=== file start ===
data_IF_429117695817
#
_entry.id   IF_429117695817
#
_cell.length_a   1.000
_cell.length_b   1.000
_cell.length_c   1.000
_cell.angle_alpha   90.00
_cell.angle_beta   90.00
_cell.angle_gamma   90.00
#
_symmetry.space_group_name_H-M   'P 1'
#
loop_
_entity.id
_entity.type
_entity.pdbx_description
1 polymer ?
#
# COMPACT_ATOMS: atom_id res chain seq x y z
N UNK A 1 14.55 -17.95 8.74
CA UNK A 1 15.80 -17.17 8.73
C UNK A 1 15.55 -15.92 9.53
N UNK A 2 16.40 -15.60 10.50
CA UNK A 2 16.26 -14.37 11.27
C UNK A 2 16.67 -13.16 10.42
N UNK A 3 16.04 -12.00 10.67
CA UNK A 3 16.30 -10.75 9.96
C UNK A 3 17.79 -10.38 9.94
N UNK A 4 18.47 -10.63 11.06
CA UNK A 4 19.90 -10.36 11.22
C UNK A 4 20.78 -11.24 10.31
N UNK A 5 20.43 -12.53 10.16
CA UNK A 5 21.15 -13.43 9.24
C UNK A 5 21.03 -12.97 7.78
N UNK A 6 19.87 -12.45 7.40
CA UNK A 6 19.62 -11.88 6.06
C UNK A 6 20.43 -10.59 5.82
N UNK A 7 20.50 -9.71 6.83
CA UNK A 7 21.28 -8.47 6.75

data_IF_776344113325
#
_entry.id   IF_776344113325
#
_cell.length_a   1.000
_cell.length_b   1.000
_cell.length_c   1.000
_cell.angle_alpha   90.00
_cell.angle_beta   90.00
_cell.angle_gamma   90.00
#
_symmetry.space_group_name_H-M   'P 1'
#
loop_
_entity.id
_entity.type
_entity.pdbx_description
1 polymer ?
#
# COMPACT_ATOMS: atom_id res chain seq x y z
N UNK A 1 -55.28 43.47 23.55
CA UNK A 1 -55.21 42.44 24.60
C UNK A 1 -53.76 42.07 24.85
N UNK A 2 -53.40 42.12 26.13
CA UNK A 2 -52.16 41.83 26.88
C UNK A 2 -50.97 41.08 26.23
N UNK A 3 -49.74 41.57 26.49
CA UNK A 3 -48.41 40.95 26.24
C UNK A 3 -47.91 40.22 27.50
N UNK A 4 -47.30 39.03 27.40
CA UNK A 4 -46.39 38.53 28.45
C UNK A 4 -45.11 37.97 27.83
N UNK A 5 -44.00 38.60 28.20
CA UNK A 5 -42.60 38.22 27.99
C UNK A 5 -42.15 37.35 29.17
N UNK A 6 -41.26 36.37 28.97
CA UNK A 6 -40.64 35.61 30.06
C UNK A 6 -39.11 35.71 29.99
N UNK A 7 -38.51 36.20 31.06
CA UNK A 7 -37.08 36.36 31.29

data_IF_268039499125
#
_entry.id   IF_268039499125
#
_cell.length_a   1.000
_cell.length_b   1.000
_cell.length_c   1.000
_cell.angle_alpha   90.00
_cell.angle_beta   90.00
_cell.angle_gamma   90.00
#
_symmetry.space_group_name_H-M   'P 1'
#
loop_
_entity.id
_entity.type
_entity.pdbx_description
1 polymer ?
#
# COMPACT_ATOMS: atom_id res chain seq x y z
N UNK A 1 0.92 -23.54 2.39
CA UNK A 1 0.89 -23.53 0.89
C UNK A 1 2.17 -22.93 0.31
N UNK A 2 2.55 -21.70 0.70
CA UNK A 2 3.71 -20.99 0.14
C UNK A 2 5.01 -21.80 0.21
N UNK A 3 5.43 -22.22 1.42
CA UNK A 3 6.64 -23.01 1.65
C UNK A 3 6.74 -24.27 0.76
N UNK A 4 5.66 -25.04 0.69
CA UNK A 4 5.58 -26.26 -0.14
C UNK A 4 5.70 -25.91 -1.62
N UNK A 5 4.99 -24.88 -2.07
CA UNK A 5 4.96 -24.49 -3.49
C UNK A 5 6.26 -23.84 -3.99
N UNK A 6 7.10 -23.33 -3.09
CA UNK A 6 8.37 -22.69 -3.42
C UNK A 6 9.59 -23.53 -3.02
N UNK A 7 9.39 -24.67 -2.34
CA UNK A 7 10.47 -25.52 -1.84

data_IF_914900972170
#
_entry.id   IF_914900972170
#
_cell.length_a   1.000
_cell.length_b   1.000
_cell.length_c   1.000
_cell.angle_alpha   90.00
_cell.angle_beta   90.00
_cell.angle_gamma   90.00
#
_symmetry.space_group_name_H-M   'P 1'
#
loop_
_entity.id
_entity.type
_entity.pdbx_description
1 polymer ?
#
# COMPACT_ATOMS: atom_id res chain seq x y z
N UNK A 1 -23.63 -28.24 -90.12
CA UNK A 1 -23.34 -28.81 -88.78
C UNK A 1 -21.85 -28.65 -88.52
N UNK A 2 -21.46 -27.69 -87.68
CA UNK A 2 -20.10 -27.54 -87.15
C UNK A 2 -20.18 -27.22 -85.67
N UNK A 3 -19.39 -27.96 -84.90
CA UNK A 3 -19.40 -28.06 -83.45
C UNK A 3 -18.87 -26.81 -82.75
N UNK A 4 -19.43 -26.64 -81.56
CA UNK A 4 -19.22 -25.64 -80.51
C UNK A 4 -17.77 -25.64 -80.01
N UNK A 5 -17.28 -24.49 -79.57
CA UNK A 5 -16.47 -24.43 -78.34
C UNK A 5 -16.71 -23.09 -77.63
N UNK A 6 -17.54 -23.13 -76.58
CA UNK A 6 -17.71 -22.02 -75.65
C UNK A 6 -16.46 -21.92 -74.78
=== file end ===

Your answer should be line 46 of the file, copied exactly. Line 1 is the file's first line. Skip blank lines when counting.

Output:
_cell.length_b   1.000